Safe in a car during a lightning storm, confirmed

Discussion in 'General Discussion' started by stg58, Aug 10, 2013.

  1. stg58

    stg58 Monkey+++ Founding Member

    I have always heard you are safer in a car during a lighting storm which made sense but this video lends more credence to that.

    If that happened to me my ham gear would be fried and I would need a change of underwear....

  2. kellory

    kellory An unemployed Jester, is nobody's fool. Banned

    More credence, true, but not safe. "With three tires blown out?" their electrical buffer or "Dielectric" is now completely gone. the rubber of the tires, helped isolate them from the roadbed. when the first tire blew, the axle dropped with it. the rims are now sitting on the road. Their potential is now much higher, and a second strike will do much more damage. I have seen drywall blown completely off the walls of a house, by a strike on a wall with a water leak. water flashed to steam, and when off like a bomb. left the nails behind, glowing red and smoking....lightning is some serious sh@t.
  3. Airtime

    Airtime Monkey+++

    The safety of a car is not because of the tires. As these boys discovered the car was still hit inspite of the insulation from the tires as the lightning still made it's way to ground easy enough. The safety comes from the car routing the current around the occupants and to ground (it jumps to ground, and blew out the tires in the process in this example) and preempts it from going through the occupants. The lack of insulation from the roadway with blown tires just slightly increases the attractiveness of the car for the lightning to hit but has little effect on the protection the car offers.

  4. kellory

    kellory An unemployed Jester, is nobody's fool. Banned

    The tires decrease the potential of getting hit at all. without tires, the risk increases. The occupants are safer than outdoors, but very few people sit safely away from every metal fitting, and bolt while driving. most tend to lean on the doors, the steering column, and the springs and adjusters for the seats, are bolted to the body. There is LESS risk, but NOT safe. Just like downed power wires on a car. (only much more powerful)
  5. Brokor

    Brokor Live Free or Cry Moderator Site Supporter+++ Founding Member

    Yup, it's amazing, and still mysterious.

    kellory likes this.
  6. stg58

    stg58 Monkey+++ Founding Member

    Make no mistake about my respect/fear of lightning, having been on many a power pole repairing outages as more storms rolled in. In a car on the rims? walking? On a pole? In the car!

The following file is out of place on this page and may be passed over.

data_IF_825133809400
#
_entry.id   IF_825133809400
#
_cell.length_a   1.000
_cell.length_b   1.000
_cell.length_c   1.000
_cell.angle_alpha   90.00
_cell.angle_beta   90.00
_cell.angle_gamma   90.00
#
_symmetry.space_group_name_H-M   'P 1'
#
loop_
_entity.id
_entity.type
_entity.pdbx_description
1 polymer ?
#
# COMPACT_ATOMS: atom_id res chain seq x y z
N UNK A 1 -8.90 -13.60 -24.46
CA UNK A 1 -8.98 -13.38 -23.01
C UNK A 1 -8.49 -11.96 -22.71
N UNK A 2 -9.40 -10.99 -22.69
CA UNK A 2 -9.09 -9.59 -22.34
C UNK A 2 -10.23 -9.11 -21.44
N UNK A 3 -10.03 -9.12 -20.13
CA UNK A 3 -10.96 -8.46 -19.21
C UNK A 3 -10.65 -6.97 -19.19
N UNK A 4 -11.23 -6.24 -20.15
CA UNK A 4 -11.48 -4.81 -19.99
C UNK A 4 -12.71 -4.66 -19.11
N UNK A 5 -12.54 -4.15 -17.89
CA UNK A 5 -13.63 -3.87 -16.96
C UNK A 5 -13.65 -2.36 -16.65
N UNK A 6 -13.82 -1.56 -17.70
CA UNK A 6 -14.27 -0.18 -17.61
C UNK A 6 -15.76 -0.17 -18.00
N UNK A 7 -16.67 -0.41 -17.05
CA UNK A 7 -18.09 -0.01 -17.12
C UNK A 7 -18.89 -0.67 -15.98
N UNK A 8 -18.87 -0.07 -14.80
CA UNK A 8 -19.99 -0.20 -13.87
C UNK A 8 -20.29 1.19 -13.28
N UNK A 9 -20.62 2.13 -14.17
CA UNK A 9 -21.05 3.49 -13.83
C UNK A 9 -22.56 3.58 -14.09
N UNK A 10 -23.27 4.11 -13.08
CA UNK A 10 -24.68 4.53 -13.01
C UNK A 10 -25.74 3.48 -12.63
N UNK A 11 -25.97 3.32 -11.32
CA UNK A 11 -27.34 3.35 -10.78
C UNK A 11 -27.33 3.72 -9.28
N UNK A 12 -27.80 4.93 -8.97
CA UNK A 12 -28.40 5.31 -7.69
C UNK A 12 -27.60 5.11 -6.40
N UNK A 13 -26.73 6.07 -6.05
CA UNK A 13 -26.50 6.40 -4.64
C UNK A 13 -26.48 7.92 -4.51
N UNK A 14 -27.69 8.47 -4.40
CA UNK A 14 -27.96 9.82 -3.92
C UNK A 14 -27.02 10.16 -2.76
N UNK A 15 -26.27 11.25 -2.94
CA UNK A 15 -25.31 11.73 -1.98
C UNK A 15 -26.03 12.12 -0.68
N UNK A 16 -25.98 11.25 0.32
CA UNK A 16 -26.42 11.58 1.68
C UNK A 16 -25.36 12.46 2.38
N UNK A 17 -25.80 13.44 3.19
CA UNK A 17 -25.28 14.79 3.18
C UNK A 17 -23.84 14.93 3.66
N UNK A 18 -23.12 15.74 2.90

It is astounding how lightning will ride power jump to cable then ground or phone and then hit the house and kill every device in the house and ride the underground phone drop to the next house and set the closet full of kids games on fire.

    I still love/hate the managers, be safe don't go up and in the next transmission "when will the outage be fixed"..
  7. kellory

    kellory An unemployed Jester, is nobody's fool. Banned

    Yeah, I get that too. "How soon will you be done there?"o_O "I'd be done faster if you folks would quit bugging me!!!":mad:
  8. Mountainman

    Mountainman Großes Mitglied Site Supporter+++

    I have had 2 close calls with lightning, so when it's around I try and get inside ASAP. One time was out deer hunting while carrying my lightning rod (rifle) and the other time was out fishing. Hunting was a strike behind me, so close that I felt the heat, while running as fast as I could down the hill. Fishing was laying flat in an open field while multiple lake strikes came right over me.
  9. -06

    -06 Monkey+++

    Have been caught in storms while back packing a couple times. We scattered the troop, downed our backpacks, and sat on them. Hopefully that way we would not get ground current from close strikes. It is a very humbling experience to get caught with no protection. Hid in a farm tractor's cab once. Will take a vehicle anytime.
  10. kellory

    kellory An unemployed Jester, is nobody's fool. Banned

    Yep, the car acts as a Faraday Cage for the lightning to pass around the people, but nothing you want to protect can be touching the metal of the cage.
  11. Brokor

    Brokor Live Free or Cry Moderator Site Supporter+++ Founding Member

    I remember in SW Florida, I had to pull over several times at least to wait out a storm. Sometimes the deluge would be so severe, no amount of wipers will clear your windshield, and I never wanted to be the guy someone else runs into, either. A lot about lightning is still shaky, like whether or not driving on a road actually breaks the conductivity or excites it --but my guess is, don't tempt mother nature. =)
    Mountainman, VisuTrac and BTPost like this.
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